Furthermore, greater acceptance of mainstream gay culture could backfire against queer sexual minorities: some providers might believe that now that gay people can get married, there is no reason for a patient to be promiscuous or not conform to a “normal” gender identity.

This backfire could also occur with well-meaning providers who already deliver substandard care to LGBT patients because they aren’t aware of queer health disparities.  Normalizing same-sex marriage may lead well-intentioned providers to even further presume that the needs of the LGBT community are the same as those of everyone else.  They’re not.

What LGBT behavior might change?  It is even less clear that recent legal wins will lead to LGBT behavioral changes that will decrease health disparities.  Sexual health disparities among LGBT people are tied in with ever-changing notions of what is “safer sex,” a term that acknowledges the fact that no sexual act is objectively either entirely safe or entirely unsafe.

The availability of same-sex marriage may make more LGBT couples aim for monogamous, long-term relationships.  But that does not necessarily mean safer sex.  In fact, people in long-term relationships are less inclined to use safe sex equipment (e.g., condoms or dental dams) because of the presumption that they are sexually active only with each other and therefore not exposed to disease.  However, much of the spread of HIV – particularly in the heterosexual community – is within married couples, in which at least one partner is having extramarital sex and the other partner lacks the bargaining power or knowledge to request the use of safer sex practices.

In fact, the entrenched power dynamics and gender roles of the marriage framework have long had a negative effect on health.  Historically, the system of marriage has been used to prevent women from being economically dependent, often forcing them to trade control over their bodies for financial support.  Even today, there is disbelief among some that a man can be guilty of raping his wife since he is entitled to have sex with her.  Congressional Republicans have made attempts to limit the definition of rape to that which was “forcible,” while a current congressional hopeful recently made headlines for claiming that a woman should never be able to file rape charges against her husband.  (To be sure, marriage also offers certain legal protections, such as a right to shared resources, that could protect some same-sex partners from abuse.)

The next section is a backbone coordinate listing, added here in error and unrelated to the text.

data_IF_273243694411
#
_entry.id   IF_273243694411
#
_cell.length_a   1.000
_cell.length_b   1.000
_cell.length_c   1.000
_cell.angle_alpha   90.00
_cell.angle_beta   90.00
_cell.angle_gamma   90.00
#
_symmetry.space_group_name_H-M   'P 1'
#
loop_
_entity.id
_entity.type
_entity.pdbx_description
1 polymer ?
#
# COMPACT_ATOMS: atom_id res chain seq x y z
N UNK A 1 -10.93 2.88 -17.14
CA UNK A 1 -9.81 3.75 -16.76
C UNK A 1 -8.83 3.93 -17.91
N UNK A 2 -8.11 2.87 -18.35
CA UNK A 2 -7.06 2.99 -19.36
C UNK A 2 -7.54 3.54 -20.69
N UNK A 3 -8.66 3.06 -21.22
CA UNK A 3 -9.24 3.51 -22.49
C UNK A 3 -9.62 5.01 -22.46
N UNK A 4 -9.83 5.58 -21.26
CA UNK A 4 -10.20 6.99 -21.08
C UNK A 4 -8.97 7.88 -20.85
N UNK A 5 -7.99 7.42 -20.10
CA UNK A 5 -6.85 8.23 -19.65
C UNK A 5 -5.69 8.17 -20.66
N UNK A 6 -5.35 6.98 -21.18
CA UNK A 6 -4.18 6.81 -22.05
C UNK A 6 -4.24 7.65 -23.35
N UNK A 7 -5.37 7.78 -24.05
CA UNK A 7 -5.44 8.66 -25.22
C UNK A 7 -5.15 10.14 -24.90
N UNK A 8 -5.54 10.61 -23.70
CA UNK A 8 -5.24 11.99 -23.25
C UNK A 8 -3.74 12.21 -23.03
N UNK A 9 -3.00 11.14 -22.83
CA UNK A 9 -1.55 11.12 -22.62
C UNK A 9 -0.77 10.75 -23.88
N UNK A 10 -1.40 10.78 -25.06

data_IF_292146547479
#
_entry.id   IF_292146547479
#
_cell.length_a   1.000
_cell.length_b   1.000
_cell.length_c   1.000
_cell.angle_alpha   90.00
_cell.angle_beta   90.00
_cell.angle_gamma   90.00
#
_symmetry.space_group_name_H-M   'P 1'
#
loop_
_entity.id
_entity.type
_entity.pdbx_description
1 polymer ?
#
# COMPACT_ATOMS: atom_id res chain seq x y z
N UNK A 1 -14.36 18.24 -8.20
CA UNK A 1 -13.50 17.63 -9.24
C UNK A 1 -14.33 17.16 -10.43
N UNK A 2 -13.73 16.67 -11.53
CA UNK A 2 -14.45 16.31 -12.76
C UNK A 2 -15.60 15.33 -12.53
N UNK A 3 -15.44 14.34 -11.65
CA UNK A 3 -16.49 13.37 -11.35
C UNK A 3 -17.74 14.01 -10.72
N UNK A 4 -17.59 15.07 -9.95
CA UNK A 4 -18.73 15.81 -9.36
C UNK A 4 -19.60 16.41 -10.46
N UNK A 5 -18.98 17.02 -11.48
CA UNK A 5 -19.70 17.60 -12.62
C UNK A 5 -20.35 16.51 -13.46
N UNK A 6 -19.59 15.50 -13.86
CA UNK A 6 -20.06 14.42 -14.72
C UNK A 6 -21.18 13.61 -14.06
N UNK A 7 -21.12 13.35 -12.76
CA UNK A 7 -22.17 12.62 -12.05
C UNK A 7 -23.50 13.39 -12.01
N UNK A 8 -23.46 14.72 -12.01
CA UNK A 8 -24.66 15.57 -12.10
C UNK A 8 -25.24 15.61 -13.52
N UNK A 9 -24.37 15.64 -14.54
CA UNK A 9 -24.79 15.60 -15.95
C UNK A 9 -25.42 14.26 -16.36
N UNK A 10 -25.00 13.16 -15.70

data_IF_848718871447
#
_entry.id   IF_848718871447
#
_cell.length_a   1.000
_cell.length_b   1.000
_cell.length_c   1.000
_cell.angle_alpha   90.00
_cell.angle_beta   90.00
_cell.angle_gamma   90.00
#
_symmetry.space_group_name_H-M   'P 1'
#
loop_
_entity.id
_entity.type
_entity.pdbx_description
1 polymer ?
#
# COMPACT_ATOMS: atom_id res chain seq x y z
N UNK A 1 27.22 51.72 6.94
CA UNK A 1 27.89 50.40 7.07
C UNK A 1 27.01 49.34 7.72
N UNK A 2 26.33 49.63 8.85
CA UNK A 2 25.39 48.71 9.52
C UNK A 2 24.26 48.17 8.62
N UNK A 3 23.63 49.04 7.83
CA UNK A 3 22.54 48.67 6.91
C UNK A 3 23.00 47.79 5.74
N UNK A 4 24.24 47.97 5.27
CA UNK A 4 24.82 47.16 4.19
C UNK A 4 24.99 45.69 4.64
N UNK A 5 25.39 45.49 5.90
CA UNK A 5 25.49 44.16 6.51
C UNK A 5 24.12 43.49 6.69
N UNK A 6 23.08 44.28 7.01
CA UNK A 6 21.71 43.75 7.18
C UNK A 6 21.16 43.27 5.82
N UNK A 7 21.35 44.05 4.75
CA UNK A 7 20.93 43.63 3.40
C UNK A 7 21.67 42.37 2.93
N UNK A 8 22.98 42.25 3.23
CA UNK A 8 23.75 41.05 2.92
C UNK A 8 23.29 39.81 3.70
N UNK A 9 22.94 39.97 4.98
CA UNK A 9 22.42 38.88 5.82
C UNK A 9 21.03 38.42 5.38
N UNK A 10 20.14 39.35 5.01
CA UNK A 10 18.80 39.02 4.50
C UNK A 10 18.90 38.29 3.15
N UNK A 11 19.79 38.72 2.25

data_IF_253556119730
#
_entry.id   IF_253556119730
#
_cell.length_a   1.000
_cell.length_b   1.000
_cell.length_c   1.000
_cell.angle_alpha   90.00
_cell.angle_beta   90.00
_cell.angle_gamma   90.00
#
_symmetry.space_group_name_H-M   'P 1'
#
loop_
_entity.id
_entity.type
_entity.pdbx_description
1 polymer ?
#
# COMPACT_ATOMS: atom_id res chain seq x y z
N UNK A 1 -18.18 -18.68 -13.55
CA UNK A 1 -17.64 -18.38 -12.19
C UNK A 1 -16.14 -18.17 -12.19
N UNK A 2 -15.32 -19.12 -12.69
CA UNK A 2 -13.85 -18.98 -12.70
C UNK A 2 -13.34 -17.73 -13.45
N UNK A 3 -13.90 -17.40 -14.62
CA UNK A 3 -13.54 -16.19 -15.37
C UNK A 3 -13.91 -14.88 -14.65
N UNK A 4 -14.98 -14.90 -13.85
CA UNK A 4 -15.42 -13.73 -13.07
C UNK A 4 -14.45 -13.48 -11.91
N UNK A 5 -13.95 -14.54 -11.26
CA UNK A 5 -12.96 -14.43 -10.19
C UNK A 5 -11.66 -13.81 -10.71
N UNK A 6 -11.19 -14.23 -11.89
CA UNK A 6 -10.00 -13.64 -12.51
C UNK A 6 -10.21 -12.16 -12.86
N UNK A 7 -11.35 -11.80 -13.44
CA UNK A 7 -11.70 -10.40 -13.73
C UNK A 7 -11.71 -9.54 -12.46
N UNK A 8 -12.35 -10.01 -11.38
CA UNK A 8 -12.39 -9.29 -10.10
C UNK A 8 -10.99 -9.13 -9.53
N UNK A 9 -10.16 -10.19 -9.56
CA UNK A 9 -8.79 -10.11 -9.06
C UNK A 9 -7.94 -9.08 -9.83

Additionally, changes in same-sex relationships may decrease disparities in alcohol, tobacco, and drug use because the mainstreaming of LGBT life has led to a decreased need to use bars, clubs, and parties as a way to gather and meet.  But not everyone will choose to get set up by their pastor and never enter a club again, and even those who do will still face other factors that lead to substance abuse, such as LGBT-targeted ad campaigns by alcohol and tobacco companies and the mental health stress of being a sexual minority.

So it remains an open question as to whether allowing same-sex couples to marry will decrease or increase safer sex behavior, as well as whether it will decrease or increase intimate partner violence and substance abuse.  It seems certain that it is not the best way to work towards improving these health disparities, and that transgender, gender-nonconforming, and nonmainstream queer people have the least to gain from any potential changes.